Matcha Power

By Fabienne Hofer-Uji

From 1895 to 1945 Taiwan had been placed under Japanese colonial rule. In contrast to Japan’s second colony Korea (1911-1945), Japanese culture and language are very popular among Taiwanese from various generations. The reasons for these contrasting attitudes towards Japan numerous and complex, and evaluated differently by historians. 

Nevertheless, three major historical periods can be discerned, which profoundly impacted the Taiwanese and Korean positions. First of all, attention has to be paid to the respective political and ethnical situation before the colonial period. Second, Japanese colonial policy in the two countries presented significant differences. Finally, the disparate political and social development during the post-war period were also very influential. 

As for Taiwan, disappointed hopes in the Kuomintang, as well as political suppression of oppositions members by the nationalist government, known as “white terror”, led to a reevaluation of the colonial past, and thus, to a certain nostalgic perception. 

Due to different situations before, during and after Japanese colonial rule, attitudes towards Japan in Taiwan and Korea are very contrasting.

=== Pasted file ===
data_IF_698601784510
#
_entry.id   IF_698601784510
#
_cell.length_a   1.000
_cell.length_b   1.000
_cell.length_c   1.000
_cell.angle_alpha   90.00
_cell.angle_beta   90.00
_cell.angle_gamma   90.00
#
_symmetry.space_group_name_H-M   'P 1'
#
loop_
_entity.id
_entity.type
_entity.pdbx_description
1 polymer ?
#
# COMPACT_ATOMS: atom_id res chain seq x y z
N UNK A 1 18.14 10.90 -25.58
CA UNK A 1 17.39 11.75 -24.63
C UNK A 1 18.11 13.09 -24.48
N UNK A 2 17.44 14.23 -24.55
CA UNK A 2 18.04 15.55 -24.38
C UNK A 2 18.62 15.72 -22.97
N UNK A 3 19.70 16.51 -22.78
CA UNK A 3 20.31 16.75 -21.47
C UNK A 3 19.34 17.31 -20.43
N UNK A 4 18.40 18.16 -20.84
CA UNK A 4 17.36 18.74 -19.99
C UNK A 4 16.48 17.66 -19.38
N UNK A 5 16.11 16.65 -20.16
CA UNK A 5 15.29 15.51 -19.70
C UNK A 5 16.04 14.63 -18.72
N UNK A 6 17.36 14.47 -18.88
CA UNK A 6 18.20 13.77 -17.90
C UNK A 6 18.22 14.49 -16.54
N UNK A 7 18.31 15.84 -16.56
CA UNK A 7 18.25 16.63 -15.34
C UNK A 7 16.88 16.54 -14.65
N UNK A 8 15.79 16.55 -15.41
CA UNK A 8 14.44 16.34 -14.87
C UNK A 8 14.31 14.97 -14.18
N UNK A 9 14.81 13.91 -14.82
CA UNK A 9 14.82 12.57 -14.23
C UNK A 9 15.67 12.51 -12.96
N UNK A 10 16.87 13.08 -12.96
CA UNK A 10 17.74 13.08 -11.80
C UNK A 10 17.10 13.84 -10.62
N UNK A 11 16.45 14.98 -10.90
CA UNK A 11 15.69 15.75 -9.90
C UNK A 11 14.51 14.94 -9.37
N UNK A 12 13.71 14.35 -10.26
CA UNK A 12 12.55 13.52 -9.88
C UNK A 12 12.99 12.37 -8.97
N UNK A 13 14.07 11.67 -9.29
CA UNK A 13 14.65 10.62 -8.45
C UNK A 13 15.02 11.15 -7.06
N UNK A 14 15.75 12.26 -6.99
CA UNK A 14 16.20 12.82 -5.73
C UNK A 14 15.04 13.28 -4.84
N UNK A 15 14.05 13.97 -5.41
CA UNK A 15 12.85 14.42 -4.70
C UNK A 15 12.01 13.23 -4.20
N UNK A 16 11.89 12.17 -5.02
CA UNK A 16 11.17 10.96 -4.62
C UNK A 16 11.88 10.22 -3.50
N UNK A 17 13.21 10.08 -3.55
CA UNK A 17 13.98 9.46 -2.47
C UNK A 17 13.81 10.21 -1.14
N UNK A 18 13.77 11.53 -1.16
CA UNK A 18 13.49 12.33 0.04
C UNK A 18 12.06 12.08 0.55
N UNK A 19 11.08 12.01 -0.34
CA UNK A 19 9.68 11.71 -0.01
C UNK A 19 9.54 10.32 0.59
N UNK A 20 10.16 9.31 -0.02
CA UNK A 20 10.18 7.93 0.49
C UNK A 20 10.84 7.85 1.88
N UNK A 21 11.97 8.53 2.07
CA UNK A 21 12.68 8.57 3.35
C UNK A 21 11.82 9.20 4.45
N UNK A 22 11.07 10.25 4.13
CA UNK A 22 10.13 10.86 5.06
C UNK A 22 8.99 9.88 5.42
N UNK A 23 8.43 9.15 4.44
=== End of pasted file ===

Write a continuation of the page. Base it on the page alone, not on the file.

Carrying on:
Today, Japanese animes, mangas and electronic devices are very popular in Taiwan. Aside from Japan’s pop culture and technology, sweets – especially tasty treats with Matcha flavor – are also highly appreciated. In order to satisfy his client’s demanding tastes, the Japanese owner of Machikaka gets his Matcha green tea directly from the traditional cultivation area around Kyoto. 

As the name of the café suggests, everything is set on Matcha. Machikaka offers literally anything in Matcha flavor ranging from waffles, ice cream, layer cake, cheesecake, 200% Matcha cheesecake (!), as well as the obligatory Matcha Latte. With their pronounced green tea taste and their fancy presentation, all these sweets are not only culinary seductions, but also real eye-candies. 


At Machikaka you can not only enjoy a whole bunch of Matcha flavored treats, but also many other traditional Japanese confectionary, as atsuki-beans, shiratama (white glutinous rice balls), sesame latte, hôjicha latte, hôjicha ice cream, nutty brown sugar ice cream, and last but not least sakura cheesecake. This creamy cheesecake is delicately decorated with a tiny cherry blossom. As sakura is not available during winter, you have to try it, if you visit the café during February/March and mid-October.  



I hope this article triggered your interest in Taiwan and Machikaka‘s Japanese treats. 

Opening Hours: Tue –  Sun, 11:30 – 21:30

Station: Nanjing Fuxing, Exit 3 (ca. 1 Minute)

Price: 320 – 380 NT ($$) 


Literatur: Taiwan: A New History (A. Murray, East Gate Books)

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